Reliance Industries director Nita Ambani and State Bank of India chairman Arundhati Bhattacharya have been ranked top two in Forbes’ “Asia 50 Power Businesswomen 2016” list, which acknowledges the inroads women are making in the business world, despite gender inequalities.
Including Ambani and Bhattacharya, eight Indian businesswomen have made the cut in the latest list who among them bring to the table representations from diverse business fields — banking, bio-tech, data analytics, textiles, pharma and even wellness and beauty.
“In a country where billionaire wives tend to remain in the shadow of their husbands, Nita’s rising profile in the Reliance empire is unusual and earns her a debut spot on our Power Businesswomen ranking this year,” said Forbes, which also ran a separate story on her.
Incidentally, a Reliance Group entity is a licensee for publishing Forbes India.
“As Reliance’s non-executive director, Nita has no formal operational role in the conglomerate that her husband runs as chairman and managing director. But it’s no secret that ‘Bhabhi’ — Hindi for brother;s wife — as she is called by insiders, is a power near the throne.”
Mukesh Ambani, her husband, is the group chairman.
Among her achievements, the magazine said an an accidental entry into sports made her the face of her group after Reliance spent $112 million for a cricket team, snatching such icons as Sachin Tendulkar. Mumbai Indians, as he team is called, went on to win two titles after her induction.
On the flip side, the magazine said the Ambanis have been criticised for not having personally been givers, commensurate with Mukesh’s $22-billion wealth, and for moving into Antilla, a 27-storey sky palace in south Mumbai, billed as the world’s most expensive home for its $1 billion tag.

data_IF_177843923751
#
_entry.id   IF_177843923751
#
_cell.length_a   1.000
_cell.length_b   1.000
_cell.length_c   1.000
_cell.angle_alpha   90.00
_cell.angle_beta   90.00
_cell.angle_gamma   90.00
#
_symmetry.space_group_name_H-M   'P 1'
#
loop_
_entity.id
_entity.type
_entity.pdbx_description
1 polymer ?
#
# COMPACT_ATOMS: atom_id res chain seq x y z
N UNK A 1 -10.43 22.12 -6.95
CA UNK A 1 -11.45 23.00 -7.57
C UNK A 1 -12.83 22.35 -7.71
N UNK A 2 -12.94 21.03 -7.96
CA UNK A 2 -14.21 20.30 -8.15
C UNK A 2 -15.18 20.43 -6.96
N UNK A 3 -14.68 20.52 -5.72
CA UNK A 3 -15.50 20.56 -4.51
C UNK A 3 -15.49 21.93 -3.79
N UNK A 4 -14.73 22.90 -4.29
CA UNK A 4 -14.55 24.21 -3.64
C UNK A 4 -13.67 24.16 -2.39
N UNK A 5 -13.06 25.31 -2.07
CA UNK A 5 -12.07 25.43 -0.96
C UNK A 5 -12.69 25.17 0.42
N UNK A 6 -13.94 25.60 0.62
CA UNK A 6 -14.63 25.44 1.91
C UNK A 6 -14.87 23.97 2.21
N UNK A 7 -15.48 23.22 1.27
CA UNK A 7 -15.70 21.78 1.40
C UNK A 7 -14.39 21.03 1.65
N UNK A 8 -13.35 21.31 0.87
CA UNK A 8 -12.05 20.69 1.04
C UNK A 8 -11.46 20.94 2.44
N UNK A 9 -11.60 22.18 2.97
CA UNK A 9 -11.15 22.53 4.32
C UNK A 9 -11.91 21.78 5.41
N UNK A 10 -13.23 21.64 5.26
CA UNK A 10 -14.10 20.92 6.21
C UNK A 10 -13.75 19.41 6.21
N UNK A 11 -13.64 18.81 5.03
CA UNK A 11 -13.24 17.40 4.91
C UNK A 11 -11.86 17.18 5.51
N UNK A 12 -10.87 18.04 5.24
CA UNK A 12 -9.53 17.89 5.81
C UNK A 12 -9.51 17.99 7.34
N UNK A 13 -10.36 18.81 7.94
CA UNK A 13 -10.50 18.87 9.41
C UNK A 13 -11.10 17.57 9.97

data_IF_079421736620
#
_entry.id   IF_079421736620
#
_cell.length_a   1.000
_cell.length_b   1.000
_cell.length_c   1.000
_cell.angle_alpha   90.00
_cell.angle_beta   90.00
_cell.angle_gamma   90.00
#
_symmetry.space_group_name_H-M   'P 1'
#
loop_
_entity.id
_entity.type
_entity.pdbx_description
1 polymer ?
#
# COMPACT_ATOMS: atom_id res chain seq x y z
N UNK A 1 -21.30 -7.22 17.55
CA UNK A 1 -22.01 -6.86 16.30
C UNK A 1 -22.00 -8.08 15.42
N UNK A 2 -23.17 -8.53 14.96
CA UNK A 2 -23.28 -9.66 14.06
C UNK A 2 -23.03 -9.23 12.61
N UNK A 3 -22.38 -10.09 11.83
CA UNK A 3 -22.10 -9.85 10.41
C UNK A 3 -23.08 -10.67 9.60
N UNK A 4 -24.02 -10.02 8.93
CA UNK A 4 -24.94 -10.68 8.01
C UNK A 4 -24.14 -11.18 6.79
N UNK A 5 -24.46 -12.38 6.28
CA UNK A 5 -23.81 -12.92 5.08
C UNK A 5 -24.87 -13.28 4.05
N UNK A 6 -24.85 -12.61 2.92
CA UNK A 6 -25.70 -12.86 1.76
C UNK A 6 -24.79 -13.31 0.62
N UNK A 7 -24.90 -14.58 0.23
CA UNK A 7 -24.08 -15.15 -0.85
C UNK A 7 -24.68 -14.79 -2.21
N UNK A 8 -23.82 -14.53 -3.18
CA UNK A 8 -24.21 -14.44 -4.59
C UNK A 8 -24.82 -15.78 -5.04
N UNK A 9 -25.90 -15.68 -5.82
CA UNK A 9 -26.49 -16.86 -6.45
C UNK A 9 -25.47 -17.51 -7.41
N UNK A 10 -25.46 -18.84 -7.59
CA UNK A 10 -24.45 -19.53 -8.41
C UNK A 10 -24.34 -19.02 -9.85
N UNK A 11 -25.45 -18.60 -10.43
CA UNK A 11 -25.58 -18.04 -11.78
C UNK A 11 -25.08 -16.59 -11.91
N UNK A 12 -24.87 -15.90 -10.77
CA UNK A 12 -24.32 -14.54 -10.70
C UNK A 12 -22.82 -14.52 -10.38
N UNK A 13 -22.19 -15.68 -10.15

Here’s what Forbes said on other Indian women on the list:
Bhattacharya: She facing her most challenging test yet with the State Bank of India, the country’s biggest. Mounting bad loans, which stood at $11 billion in December, caused net profit to plunge more than 60 percent to 190 million in a recent quarter.
“The days of promoters gaming the banking system are over,” she warned in February, before urging the arrest of liquor baron Vijay Mallya, whose defunct Kingfisher Airlines owes more than $1.3 billion to state-run banks.
Ambiga Dhiraj, chief executive, Mu Sigma: In February Dhiraj became the first female boss of an Indian-owned tech unicorn when she took over Mu Sigma, a provider of data-analytics services, from husband Dhiraj Rajaram, who founded the firm in 2004. With estimated revenue of $250 million, it is valued at $1.5 billion, based on its latest funding round.
Dipali Goenka, chief executive, Welspun India: Five years ago, when Goenka took charge of home textiles maker Welspun India, the buzz in the male-dominated industry, she recalls, was: “Welspun has lost its mind.” Goenka has doubled down to disprove that.
Vinita Gupta, chief executive, Lupin: Gupta runs India’s third-largest pharmaceutical company, with $2 billion in revenue. In the past year she has spearheaded $1.2 billion in acquisitions, the biggest of which was the $880 million purchase of Gavis Pharma, giving Lupin its first manufacturing facility in the US.
Chanda Kochhar, managing director, ICICI Bank: As boss of the country’s largest private-sector lender, Kochhar has to contend with the current bane of India’s banking system: Bad loans. In a bid to retain female staff, she launched “[email protected]”, which allows employees to work from home for a year. Executives can also take children under the age of 3 on business trips, with a caregiver, at the bank’s expense.